Saturday, March 8, 2014

The Authority of the Bible (rev. and expanded)


Typically the authority of scripture is reflection on the "truth content" of the Bible's historical accounts and doctrinal/theological assertions.  And there is no consensus now or likely ever about that.  I think there may be different and better ways to think about biblical authority. 

If we take our cue from the grain of the Bible as we find it in Gen.12:1-3, I suggest we think of the Bible's authority as its divinely given capacity to "author" communities who look like Jesus.  This means that we will not first look at a church's theological statement to see if they have an adequate view of biblical authority.  Rather, we will look at the way of life they pursue, the disciplines they practice, the quality of their community, and how they act to spread the blessings of God to the rest of the world.  Doubtless the theological views of different communities will continue to vary but we will learn to read their lives in a way that we can discern whether they possess a "family likeness" to Jesus.  If so, we will trust they are living "under biblical authority."

Consider the Ten Commandments (Ex.20:1-17).  We tend to think of these as general commands for everyone that teach us how to be good or moral people.  We post them on courthouse walls and treat them as abstract ideas we ought to promote.  That is, we treat them as if their purpose is basically to regulate human conduct.  Such a reading of the commandments, however, fails to understand their significance in the biblical story.

The Ten Commandments are given to an Israel that owes its existence to the gracious initiative and power of its God.  The commandments are given to shape and structure the life of this community of the redeemed.  They were never intended as a universal generic code of ethics.  These commandments are given to "author" a people.  A people whose distinctive way of life will demonstrate to the rest of the world what God means human life to look like.  Their "authority" resides in God's intention to use them this way.  To stand under their judgment is to acknowledge breaches of community we have committed.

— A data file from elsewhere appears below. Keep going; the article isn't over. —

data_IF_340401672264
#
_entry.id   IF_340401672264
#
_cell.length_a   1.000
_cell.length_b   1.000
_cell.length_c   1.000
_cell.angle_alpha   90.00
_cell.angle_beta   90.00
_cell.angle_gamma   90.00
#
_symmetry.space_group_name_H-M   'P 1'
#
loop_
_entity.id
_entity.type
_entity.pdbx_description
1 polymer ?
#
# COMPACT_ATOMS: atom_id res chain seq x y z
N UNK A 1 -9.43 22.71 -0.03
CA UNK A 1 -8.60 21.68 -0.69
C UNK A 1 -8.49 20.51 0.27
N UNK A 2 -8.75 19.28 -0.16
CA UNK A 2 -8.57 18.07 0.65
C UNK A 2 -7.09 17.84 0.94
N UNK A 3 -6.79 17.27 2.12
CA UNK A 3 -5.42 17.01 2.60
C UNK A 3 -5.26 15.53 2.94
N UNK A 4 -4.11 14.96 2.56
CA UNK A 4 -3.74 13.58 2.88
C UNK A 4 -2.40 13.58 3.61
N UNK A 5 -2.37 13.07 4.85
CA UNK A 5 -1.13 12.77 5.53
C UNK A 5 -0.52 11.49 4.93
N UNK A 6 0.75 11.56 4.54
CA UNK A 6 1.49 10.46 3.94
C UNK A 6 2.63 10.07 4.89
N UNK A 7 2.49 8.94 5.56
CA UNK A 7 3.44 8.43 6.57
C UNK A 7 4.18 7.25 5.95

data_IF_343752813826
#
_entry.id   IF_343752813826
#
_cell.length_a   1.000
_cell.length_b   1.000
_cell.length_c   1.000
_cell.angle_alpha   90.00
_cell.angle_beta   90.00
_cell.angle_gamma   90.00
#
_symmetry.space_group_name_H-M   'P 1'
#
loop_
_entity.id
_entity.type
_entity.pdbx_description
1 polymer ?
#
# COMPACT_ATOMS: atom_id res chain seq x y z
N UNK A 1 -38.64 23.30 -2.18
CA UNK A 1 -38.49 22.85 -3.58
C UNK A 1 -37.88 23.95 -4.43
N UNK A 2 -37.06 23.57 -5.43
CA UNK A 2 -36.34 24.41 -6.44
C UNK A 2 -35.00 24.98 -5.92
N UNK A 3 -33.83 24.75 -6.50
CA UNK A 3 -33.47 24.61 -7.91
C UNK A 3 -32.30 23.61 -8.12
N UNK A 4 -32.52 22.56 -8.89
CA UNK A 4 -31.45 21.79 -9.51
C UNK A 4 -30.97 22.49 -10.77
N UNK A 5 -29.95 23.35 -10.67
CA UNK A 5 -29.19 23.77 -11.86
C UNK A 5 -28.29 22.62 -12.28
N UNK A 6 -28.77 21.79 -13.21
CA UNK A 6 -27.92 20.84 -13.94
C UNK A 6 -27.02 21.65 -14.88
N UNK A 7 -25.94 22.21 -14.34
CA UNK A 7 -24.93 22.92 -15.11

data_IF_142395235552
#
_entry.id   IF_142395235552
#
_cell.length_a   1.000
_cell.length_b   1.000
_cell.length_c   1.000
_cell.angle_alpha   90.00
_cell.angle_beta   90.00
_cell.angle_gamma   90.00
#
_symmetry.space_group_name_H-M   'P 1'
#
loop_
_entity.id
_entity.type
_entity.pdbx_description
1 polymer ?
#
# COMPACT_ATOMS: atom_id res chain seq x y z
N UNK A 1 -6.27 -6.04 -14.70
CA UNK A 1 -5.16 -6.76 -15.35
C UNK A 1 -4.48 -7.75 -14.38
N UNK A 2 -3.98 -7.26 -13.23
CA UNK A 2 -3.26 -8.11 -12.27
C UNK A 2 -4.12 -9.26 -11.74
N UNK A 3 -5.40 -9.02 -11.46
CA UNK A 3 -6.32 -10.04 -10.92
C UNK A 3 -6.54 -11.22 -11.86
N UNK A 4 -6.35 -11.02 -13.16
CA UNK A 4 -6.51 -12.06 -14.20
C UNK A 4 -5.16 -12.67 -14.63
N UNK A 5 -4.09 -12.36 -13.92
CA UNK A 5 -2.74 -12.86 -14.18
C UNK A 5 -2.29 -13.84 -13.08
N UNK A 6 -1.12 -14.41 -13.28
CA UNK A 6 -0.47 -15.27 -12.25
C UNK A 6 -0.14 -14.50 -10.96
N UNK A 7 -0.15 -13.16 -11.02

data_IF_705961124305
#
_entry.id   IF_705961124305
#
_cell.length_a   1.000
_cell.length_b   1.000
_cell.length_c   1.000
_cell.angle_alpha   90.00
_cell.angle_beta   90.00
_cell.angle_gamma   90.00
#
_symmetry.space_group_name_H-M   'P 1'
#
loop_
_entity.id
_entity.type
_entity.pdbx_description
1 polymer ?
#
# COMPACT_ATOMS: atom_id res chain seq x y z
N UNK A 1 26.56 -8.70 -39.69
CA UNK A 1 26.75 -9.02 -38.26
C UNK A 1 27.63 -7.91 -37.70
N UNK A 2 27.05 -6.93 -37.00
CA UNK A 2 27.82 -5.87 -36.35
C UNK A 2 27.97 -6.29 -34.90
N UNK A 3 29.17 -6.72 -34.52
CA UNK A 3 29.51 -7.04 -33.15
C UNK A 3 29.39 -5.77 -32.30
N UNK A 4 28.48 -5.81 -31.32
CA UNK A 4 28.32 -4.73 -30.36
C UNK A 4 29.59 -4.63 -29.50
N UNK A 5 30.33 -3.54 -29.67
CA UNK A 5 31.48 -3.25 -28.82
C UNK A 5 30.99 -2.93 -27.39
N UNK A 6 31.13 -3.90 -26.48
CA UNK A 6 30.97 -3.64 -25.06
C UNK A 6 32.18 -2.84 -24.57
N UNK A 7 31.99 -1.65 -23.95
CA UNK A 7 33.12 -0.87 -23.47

The commandments form the life of a people to reflect what God intends for everyone.  But we can only come under this "authority" through embracing the same relation to its God and way of life that Israel did. If we continue to try and impose the Ten Commandments on a pluralistic public we misuse them and damage the credibility of the church as well.

This view of biblical authority will doubtless seem too weak to some, too judgmental to others, and impractical to most.  We are not well practiced at this type of discernment.  But I believe we must learn this skill.  This too brief and still evolving vision of biblical authority has important implications in other areas as well.  At any rate, I think we all need to struggle to find ways to learn to identify and affirm communities that live out that "family resemblance" to Jesus in spite of their differences in theology.

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